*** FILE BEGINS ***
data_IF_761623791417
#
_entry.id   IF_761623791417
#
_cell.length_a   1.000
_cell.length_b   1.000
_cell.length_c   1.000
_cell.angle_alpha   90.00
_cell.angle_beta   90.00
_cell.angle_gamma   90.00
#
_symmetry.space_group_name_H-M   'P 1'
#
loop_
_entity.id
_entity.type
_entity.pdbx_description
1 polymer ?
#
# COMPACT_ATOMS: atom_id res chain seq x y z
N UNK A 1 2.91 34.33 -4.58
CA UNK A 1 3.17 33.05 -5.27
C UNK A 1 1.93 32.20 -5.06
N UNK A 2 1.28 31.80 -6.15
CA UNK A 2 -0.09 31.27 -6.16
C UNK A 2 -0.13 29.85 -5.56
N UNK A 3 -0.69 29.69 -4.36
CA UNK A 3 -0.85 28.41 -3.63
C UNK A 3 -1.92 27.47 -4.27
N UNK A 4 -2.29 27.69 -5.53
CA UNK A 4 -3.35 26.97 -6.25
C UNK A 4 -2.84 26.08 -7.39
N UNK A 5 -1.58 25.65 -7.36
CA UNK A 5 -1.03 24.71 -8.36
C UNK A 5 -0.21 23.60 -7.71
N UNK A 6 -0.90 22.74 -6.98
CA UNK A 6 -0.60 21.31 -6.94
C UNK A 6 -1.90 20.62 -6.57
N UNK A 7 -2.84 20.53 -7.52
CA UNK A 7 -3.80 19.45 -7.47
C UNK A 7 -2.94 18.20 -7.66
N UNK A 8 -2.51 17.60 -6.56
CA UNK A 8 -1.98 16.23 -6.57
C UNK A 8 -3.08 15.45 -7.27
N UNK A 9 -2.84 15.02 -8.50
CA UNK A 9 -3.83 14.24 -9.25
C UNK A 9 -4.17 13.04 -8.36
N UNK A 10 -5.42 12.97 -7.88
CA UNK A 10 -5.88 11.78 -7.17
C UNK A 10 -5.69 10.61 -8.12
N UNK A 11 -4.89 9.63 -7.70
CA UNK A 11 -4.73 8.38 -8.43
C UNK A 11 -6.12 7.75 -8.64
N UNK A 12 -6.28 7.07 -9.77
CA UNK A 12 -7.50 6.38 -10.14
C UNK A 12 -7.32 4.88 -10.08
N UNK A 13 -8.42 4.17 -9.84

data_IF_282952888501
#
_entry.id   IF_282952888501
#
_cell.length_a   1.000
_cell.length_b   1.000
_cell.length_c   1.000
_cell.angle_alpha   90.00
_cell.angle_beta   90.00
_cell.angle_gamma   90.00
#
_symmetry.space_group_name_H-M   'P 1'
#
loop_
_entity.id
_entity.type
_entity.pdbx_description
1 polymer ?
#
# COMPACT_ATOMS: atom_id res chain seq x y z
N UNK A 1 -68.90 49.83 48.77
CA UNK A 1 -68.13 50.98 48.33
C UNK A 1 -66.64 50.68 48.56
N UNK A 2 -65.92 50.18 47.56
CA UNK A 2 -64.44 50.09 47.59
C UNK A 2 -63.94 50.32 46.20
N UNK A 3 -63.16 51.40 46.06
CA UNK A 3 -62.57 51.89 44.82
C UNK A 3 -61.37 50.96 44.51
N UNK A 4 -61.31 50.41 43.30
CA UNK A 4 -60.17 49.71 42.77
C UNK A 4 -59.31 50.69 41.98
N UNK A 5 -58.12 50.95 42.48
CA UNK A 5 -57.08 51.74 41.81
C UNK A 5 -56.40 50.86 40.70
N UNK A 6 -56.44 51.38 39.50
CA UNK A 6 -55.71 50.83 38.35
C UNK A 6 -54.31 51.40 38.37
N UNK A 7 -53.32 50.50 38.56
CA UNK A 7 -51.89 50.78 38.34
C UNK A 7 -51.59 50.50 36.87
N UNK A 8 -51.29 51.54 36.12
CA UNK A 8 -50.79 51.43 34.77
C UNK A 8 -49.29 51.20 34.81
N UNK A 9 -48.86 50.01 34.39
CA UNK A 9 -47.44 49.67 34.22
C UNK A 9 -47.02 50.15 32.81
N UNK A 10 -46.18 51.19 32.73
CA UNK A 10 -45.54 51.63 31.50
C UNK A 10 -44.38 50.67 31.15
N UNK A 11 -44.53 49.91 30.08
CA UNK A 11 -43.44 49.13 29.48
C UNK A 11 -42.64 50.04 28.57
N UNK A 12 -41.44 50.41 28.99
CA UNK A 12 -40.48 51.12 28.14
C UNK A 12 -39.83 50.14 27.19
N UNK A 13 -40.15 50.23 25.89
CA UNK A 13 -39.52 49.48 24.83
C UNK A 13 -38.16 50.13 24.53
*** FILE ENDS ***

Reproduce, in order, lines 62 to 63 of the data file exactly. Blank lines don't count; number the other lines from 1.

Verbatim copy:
_cell.length_a   1.000
_cell.length_b   1.000